Thursday, July 19, 2012

Dark Chocolate is Officially Good For You

In a formal press release yesterday, the European Food Safety Authority (EFSA) supported high end chocolatier  Barry Callebaut's scientific claim that "cocoa flavanols have a positive impact on blood flow". Specifically, his company was able to show that cocoa flavanols helped maintain endothelial dependent vasodilation.

Put more simply, this allows blood vessels to relax and open up, allowing for better blood flow. The health benefits of this may help lower blood pressure, and decrease risk of cardiac related events. Of course, none of this extrapolation has been proven yet, but the basic science has.

In real world terms Callebaut's labs showed that 200 mg of cocoa flavanols (equivalent to 10g of high flavanol dark chocolate, or 1/10 of a chocolate bar!) could positively influence circulation.

The next stage in Europe is for the EU Commission to approve the health claim, which seems quite likely at this point, and if so, would allow Barry Callebaut to apply the claim on packaging, and market chocolate with high flavanol content as "good for you".

Take note:  It was the high cocoa flavanol content that produced the positive result. In most conventional chocolate making, this is destroyed, so would not have the same benefits.
Generally speaking, the darker the chocolate, the higher the flavanol content. In Europe, dark chocolate is defined as a minimum of  35% cocoa solids.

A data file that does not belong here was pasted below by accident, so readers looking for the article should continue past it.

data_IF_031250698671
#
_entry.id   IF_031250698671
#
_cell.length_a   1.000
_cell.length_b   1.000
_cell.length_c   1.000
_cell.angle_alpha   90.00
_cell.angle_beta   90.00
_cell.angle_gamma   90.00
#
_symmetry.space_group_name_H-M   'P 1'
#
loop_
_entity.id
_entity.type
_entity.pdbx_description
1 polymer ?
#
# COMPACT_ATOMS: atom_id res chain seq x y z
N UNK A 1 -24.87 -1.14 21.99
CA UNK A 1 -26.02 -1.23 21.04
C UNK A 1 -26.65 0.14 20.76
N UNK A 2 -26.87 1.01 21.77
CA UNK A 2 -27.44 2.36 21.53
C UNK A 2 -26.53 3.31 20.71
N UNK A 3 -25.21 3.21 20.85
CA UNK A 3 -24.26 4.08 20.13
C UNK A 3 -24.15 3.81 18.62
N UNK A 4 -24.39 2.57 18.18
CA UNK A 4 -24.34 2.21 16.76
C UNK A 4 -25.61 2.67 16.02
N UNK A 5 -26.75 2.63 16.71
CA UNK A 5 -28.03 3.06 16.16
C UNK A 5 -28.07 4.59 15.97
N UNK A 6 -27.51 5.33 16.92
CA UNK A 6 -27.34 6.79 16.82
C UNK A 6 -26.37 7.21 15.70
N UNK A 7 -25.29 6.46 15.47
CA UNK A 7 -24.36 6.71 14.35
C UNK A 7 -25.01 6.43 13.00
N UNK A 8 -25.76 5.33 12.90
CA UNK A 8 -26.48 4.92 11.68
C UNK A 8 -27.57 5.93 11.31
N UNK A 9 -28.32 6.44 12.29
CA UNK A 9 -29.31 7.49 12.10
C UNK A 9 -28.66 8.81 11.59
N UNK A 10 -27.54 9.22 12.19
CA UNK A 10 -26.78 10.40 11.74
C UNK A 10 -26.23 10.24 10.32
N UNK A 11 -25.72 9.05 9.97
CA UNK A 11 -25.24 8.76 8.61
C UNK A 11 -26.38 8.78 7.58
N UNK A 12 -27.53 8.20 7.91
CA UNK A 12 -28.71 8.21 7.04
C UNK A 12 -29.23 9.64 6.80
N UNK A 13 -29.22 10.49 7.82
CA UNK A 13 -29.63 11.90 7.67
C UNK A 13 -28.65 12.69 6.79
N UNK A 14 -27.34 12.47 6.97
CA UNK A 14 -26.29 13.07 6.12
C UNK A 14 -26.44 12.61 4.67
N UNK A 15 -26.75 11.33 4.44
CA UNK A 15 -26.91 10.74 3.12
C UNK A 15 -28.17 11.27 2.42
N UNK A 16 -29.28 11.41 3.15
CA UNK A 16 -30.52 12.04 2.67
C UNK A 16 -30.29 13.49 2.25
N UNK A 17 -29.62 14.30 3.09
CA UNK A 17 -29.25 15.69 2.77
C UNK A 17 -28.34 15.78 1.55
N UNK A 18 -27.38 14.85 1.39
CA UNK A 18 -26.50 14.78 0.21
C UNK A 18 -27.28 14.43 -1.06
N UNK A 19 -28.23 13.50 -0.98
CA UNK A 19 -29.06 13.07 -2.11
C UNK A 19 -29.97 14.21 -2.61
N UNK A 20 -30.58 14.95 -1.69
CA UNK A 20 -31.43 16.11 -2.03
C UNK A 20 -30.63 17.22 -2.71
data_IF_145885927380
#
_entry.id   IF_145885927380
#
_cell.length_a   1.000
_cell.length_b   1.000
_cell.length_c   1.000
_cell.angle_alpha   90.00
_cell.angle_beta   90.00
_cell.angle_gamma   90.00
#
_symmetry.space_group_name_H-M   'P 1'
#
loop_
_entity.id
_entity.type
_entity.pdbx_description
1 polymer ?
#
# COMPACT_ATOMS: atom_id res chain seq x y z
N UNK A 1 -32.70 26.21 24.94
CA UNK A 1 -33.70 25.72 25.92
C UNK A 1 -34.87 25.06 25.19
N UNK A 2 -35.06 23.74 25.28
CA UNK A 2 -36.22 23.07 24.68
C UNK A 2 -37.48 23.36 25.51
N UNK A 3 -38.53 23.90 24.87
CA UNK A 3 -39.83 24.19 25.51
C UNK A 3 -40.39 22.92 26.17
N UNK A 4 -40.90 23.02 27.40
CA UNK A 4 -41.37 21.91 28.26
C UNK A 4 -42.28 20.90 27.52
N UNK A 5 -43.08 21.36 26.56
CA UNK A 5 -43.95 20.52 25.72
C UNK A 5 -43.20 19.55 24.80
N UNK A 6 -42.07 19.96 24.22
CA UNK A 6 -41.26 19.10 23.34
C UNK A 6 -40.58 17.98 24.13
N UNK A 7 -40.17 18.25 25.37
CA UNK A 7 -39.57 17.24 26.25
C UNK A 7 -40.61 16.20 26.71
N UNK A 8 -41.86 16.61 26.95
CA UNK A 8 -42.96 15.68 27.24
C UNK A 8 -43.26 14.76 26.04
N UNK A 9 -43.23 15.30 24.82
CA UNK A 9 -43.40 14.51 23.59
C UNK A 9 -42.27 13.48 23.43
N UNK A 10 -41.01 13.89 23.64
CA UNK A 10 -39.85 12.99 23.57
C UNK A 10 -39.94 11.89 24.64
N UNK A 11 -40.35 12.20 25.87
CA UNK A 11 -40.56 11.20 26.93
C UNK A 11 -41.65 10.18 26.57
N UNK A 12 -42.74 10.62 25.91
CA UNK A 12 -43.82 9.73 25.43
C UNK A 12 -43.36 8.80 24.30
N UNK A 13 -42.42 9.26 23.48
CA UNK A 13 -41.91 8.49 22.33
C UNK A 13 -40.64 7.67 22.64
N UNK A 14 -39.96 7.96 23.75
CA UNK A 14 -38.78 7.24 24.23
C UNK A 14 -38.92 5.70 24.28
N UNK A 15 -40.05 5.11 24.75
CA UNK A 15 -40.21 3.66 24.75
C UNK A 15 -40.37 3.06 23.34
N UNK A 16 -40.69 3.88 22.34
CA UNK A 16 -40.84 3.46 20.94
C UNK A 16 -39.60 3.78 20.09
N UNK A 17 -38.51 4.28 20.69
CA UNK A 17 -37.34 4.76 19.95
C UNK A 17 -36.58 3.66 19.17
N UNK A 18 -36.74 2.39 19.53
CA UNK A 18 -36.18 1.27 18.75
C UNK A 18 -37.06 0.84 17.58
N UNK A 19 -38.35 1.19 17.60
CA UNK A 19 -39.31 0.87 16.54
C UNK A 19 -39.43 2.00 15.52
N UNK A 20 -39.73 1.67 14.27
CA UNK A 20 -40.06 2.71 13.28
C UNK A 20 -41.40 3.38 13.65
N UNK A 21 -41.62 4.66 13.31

What to make of this?
It certainly appears that flavanols may benefit vascular risks, but as always, in moderation. The benefits were shown with the equivalent of ONE piece of a standard chocolate bar, and more is certainly not always better.
Europeans tend to be much better in moderation than their North American counterparts, and I think moderation is the key here.

For today, savour your piece of dark chocolate, and feel better about it!

Let me know what you think!
Will you start eating more dark chocolate?


  1. Really? 35%? That's seems pretty low, but when I see dark chocolate, it usually starts at 70% and goes up. I find most dark chocolate to be either too sweet, like they were making a hershey bar and omitted the milk, or gritty and bitter. My current favorite is an Endangered Species bar of dark milk chocolate (48%). Not too sweet and very chocolate-y.

    1. Hi Lauri,
      That's the official definition by the EU. The U.S. does not have an official definition. It also must have minimal or no milk added.